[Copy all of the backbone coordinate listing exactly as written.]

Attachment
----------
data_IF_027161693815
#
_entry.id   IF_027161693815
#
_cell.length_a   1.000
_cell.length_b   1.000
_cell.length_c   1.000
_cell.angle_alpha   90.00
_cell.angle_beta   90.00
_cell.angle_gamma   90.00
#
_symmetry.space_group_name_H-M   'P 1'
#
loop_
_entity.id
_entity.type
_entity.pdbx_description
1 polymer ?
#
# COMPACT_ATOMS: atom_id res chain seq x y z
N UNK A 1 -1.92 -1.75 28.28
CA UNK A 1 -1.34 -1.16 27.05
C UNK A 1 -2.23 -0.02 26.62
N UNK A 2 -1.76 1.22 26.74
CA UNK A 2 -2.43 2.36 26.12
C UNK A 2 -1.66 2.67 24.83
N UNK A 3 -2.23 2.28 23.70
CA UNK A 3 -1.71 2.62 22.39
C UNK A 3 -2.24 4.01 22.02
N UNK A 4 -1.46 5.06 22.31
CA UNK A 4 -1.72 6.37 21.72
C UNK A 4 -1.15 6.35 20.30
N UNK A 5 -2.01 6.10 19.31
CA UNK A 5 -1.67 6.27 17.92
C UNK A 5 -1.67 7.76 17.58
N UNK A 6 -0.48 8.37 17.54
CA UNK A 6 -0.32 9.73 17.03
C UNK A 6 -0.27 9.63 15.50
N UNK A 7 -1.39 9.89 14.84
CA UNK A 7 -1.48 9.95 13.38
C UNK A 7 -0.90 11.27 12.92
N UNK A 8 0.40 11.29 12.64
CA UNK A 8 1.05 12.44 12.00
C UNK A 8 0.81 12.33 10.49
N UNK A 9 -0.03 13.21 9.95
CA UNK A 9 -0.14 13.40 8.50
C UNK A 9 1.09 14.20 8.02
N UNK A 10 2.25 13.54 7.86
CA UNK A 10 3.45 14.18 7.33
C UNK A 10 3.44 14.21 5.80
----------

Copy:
data_IF_027161693815
#
_entry.id   IF_027161693815
#
_cell.length_a   1.000
_cell.length_b   1.000
_cell.length_c   1.000
_cell.angle_alpha   90.00
_cell.angle_beta   90.00
_cell.angle_gamma   90.00
#
_symmetry.space_group_name_H-M   'P 1'
#
loop_
_entity.id
_entity.type
_entity.pdbx_description
1 polymer ?
#
# COMPACT_ATOMS: atom_id res chain seq x y z
N UNK A 1 -1.92 -1.75 28.28
CA UNK A 1 -1.34 -1.16 27.05
C UNK A 1 -2.23 -0.02 26.62
N UNK A 2 -1.76 1.22 26.74
CA UNK A 2 -2.43 2.36 26.12
C UNK A 2 -1.66 2.67 24.83
N UNK A 3 -2.23 2.28 23.70
CA UNK A 3 -1.71 2.62 22.39
C UNK A 3 -2.24 4.01 22.02
N UNK A 4 -1.46 5.06 22.31
CA UNK A 4 -1.72 6.37 21.72
C UNK A 4 -1.15 6.35 20.30
N UNK A 5 -2.01 6.10 19.31
CA UNK A 5 -1.67 6.27 17.92
C UNK A 5 -1.67 7.76 17.58
N UNK A 6 -0.48 8.37 17.54
CA UNK A 6 -0.32 9.73 17.03
C UNK A 6 -0.27 9.63 15.50
N UNK A 7 -1.39 9.89 14.84
CA UNK A 7 -1.48 9.95 13.38
C UNK A 7 -0.90 11.27 12.92
N UNK A 8 0.40 11.29 12.64
CA UNK A 8 1.05 12.44 12.00
C UNK A 8 0.81 12.33 10.49
N UNK A 9 -0.03 13.21 9.95
CA UNK A 9 -0.14 13.40 8.50
C UNK A 9 1.09 14.20 8.02
N UNK A 10 2.25 13.54 7.86
CA UNK A 10 3.45 14.18 7.33
C UNK A 10 3.44 14.21 5.80